Elon Musk tweets he might take Tesla private
Hint of $420 a share deal comes after report of $2bn stake taken in electric car-maker by Saudi Arabia’s sovereign wealth fund
Tesla’s chief executive Elon Musk: has resisted selling new shares this year even though rating agency Moody’s and many Wall Street analysts have argued he should build a bigger financial cushion. Photograph: Reuters
Elon Musk took to Twitter on Wednesday to declare that he might take Tesla private shortly after a report that Saudi Arabia’s sovereign wealth fund had taken a $2 billion stake in the electric car-maker.
Mr Musk’s short tweet left investors guessing about whether the mercurial entrepreneur was serious. The Tesla boss dropped his bombshell on Wall Street at lunchtime in New York, sending Tesla’s shares up as much as 8.5 per cent.
“Am considering taking Tesla private at $420. Funding secured,” the Tesla boss tweeted. The company’s shares gained more than 7.2 per cent on the news to trade above $366 before being halted.
Mr Musk appeared to add further details to the plan in a later tweet, saying: “My hope is all current investors remain with Tesla, even if we’re private. Would create special purpose fund enabling anyone to stay with Tesla. Already do this with Fidelity’s SpaceX investment.”
Tesla did not immediately respond to a request for comment on the tweet.
Mr Musk’s announcement came less than an hour after the Financial Times disclosed that Saudi Arabia’s Public Investment Fund had amassed a stake of between 3 per cent and 5 per cent this year, putting it among Tesla’s largest investors.
At Tesla’s current share price, the Saudi position is worth $1.7–$2.9 billion. The stake, which is below the 5 per cent threshold that requires public disclosure, makes the Saudi fund one of Tesla’s eight biggest shareholders, according to Bloomberg data. Mr Musk has a 19.9 per cent stake.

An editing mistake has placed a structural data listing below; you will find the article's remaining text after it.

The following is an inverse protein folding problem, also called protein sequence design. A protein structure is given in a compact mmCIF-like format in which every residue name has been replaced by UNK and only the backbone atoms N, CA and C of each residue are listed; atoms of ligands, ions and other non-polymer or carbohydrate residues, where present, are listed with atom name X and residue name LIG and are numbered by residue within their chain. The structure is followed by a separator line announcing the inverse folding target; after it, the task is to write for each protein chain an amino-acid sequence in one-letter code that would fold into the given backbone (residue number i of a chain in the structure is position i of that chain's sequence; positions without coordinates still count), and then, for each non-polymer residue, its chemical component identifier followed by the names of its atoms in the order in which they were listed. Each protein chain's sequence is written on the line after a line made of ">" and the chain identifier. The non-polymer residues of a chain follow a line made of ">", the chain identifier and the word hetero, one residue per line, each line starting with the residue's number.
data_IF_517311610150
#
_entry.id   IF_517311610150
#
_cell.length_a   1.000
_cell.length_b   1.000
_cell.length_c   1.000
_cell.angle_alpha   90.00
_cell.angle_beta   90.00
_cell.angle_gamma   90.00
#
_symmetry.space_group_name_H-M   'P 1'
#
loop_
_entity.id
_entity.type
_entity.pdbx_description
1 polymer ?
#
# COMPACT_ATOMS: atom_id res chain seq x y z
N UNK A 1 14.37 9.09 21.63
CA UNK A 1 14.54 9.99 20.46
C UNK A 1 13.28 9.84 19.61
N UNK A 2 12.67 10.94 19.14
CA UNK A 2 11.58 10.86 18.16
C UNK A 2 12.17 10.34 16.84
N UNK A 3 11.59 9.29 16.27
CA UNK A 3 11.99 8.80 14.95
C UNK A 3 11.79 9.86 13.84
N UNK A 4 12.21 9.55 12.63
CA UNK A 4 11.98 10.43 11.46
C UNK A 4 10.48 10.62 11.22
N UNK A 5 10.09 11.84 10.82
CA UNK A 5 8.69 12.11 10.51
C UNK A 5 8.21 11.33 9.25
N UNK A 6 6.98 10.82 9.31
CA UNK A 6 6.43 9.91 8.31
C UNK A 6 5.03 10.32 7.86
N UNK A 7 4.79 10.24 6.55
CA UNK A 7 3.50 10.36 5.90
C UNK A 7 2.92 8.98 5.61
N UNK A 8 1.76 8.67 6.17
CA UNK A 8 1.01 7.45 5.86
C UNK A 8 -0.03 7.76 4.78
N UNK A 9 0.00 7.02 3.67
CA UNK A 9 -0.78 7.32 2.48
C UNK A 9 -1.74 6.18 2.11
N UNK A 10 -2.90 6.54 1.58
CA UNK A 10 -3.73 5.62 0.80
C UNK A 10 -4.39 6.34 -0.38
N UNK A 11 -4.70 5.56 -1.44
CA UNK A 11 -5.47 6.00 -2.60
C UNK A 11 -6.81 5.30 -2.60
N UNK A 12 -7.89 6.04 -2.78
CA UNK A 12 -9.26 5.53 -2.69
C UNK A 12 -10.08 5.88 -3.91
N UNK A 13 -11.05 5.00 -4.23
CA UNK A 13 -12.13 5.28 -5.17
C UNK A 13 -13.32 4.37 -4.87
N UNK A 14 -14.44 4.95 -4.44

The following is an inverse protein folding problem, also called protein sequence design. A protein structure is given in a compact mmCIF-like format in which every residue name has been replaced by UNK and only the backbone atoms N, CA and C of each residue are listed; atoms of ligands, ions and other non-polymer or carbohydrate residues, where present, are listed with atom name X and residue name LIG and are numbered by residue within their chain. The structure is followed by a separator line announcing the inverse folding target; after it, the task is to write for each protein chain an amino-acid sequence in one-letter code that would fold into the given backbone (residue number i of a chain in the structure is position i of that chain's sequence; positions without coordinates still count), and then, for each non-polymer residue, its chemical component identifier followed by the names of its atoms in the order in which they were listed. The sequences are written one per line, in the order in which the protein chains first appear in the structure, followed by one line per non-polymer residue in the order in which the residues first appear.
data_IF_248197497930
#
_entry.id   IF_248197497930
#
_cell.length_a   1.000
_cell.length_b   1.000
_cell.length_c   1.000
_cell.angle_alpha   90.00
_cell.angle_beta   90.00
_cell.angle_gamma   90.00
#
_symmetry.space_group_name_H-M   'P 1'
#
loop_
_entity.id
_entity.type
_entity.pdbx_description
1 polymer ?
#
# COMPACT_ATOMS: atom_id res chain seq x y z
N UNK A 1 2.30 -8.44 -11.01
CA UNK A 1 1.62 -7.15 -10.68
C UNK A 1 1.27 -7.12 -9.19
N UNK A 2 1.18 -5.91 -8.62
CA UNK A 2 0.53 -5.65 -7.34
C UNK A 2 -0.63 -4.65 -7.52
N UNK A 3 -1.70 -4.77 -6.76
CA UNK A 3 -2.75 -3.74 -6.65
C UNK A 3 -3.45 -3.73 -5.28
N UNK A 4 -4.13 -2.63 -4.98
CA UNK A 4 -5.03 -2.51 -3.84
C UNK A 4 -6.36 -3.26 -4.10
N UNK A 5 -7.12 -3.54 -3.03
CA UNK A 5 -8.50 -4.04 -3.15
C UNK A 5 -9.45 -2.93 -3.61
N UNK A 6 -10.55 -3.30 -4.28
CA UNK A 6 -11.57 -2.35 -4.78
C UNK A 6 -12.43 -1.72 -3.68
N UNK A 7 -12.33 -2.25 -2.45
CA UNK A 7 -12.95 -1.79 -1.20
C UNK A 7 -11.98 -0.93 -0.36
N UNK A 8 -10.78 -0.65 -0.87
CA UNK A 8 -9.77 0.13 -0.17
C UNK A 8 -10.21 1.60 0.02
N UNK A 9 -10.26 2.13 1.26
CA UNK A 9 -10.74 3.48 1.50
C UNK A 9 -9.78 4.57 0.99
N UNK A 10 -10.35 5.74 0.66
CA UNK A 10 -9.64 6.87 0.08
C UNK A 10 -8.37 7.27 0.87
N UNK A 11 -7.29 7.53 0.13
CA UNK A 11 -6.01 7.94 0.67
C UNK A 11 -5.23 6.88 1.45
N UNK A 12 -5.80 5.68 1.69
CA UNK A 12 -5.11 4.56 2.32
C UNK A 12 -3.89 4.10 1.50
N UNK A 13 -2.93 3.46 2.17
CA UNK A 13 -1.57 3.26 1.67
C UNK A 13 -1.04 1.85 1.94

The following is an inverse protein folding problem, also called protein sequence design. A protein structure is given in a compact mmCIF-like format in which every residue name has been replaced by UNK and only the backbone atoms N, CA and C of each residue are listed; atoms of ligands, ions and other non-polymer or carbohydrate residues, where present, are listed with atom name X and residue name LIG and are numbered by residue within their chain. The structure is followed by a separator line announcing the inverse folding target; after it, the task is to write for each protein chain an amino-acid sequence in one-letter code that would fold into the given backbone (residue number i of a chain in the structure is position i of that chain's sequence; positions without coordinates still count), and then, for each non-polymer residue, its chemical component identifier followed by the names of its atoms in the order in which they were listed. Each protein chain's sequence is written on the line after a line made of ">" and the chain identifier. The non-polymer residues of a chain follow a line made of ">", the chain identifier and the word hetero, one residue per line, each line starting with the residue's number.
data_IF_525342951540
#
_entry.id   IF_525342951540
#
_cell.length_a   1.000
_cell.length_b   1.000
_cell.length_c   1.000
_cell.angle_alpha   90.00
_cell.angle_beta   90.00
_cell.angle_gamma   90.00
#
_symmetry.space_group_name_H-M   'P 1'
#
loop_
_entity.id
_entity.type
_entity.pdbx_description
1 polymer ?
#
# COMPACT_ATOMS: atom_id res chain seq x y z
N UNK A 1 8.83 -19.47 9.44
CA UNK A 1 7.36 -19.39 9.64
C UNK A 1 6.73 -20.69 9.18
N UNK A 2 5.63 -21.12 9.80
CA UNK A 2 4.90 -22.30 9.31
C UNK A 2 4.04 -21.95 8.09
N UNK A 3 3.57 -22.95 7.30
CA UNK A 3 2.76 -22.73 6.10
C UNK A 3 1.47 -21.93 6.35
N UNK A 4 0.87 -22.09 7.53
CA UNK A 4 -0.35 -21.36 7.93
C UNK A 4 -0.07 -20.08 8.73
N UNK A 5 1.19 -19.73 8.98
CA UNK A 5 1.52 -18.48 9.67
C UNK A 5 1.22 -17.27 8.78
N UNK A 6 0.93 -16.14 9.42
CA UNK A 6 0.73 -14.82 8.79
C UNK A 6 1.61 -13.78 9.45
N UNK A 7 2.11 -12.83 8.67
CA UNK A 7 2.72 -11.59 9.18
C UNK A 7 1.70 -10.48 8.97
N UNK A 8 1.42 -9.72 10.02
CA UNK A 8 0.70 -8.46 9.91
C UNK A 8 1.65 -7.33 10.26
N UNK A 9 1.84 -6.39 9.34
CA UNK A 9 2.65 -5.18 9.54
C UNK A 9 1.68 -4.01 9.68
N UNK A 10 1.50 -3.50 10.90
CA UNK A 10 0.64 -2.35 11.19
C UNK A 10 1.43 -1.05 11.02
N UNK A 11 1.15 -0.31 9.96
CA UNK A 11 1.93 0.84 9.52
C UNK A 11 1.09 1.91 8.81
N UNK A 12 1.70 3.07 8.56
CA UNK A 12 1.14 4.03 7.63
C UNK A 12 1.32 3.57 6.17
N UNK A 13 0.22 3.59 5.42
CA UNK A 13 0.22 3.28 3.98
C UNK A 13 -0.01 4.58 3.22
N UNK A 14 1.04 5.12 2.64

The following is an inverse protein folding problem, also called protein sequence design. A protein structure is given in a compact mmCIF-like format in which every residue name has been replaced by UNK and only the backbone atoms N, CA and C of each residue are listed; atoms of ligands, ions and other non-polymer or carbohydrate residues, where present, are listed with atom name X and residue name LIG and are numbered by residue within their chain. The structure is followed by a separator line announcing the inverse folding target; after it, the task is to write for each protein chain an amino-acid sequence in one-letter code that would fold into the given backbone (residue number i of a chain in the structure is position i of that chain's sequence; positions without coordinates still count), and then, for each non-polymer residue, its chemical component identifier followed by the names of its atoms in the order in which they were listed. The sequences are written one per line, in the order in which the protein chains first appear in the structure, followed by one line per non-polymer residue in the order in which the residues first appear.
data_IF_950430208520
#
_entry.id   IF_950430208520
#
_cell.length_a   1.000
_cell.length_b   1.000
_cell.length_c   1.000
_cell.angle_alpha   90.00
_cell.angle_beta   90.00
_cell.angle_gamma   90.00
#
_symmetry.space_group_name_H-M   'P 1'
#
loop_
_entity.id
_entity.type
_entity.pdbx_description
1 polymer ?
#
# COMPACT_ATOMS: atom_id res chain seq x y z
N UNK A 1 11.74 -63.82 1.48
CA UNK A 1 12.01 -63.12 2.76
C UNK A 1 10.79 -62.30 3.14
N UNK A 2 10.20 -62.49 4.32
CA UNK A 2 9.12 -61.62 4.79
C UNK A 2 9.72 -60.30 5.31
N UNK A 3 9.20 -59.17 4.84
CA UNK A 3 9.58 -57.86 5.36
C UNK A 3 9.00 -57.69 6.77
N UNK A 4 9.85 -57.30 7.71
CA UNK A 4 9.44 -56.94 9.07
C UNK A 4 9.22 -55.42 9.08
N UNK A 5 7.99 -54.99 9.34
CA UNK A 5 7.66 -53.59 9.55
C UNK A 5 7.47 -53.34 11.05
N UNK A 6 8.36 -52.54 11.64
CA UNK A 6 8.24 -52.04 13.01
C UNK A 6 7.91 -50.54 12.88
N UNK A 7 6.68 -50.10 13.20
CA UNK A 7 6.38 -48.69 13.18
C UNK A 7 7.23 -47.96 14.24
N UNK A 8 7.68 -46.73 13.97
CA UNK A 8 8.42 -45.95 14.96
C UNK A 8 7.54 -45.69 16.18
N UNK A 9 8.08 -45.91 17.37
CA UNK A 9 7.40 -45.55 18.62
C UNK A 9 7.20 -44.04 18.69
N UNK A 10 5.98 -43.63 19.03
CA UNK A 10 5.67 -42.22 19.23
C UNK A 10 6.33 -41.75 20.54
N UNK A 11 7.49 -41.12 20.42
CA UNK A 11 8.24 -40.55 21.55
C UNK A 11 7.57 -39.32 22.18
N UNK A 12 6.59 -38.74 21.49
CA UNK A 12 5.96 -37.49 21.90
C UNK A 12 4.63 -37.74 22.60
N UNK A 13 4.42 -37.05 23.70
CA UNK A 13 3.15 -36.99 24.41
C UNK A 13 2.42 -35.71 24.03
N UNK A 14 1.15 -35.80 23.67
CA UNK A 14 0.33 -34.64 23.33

The lack of any further information and Mr Musk’s recent history of using Twitter to troll his critics left many observers questioning whether he was serious about the buyout idea. Adding to the suspicion was the mooted $420 price for Tesla’s shares, which was seen as a possible reference to 4/20, with April 20th a day celebrated by marijuana smokers.
US companies are seldom obliged to respond to press reports, but if they decide to make a statement it has to be truthful otherwise it can be considered stock manipulation.
A top Wall Street lawyer said that “there is no way Musk can put out a false statement on Twitter and not get in trouble. That is a plain and simple violation of existing securities rules.”
If found to have put out a misleading statement Mr Musk would be in violation of Rule 10b-5 under the Securities Exchange Act of 1934. The SEC declined to comment.
The Saudi fund, which has more than $250 billion in assets, initially approached Tesla and Mr Musk to express interest in purchasing newly-issued shares in the company. However, Tesla did not act on the interest, one person informed on the matter said.
Instead, the Saudi state fund acquired the position in secondary markets with the help of JPMorgan. Mr Musk and Tesla are aware of the Saudi fund shareholding, this person said.
Mr Musk has resisted selling new shares this year even though rating agency Moody’s and many Wall Street analysts have argued he should build a bigger financial cushion.
Tesla burnt through $1.8 billion in the first half of the year, leaving it with cash reserves of $2.2 billion at the end of June. Mr Musk maintains that the electric car-maker will be cashflow positive in the final two quarters of this year.
Model 3 sedan
At $420 a share a Tesla buyout would value the company at $70 billion, or 10 per cent above the peak share price it reached 14 months ago. Since then problems with ramping up production of the company’s new Model 3 sedan and a severe cash outflow have provided extra ammunition for short sellers who have attacked the company’s stock, raising Mr Musk’s ire and leading to huge volatility in the shares.
Tesla and JPMorgan declined to comment on the Saudi stake sale. The Public Investment Fund could not be reached for comment.
The Saudi fund is driving the economic diversification efforts of Prince Mohammed, who is looking to wean his country’s economy off a reliance on income generated from oil. Its operations are managed by the crown prince’s trusted lieutenant Yasir al-Rumayyan. – Copyright The Financial Times Limited 2018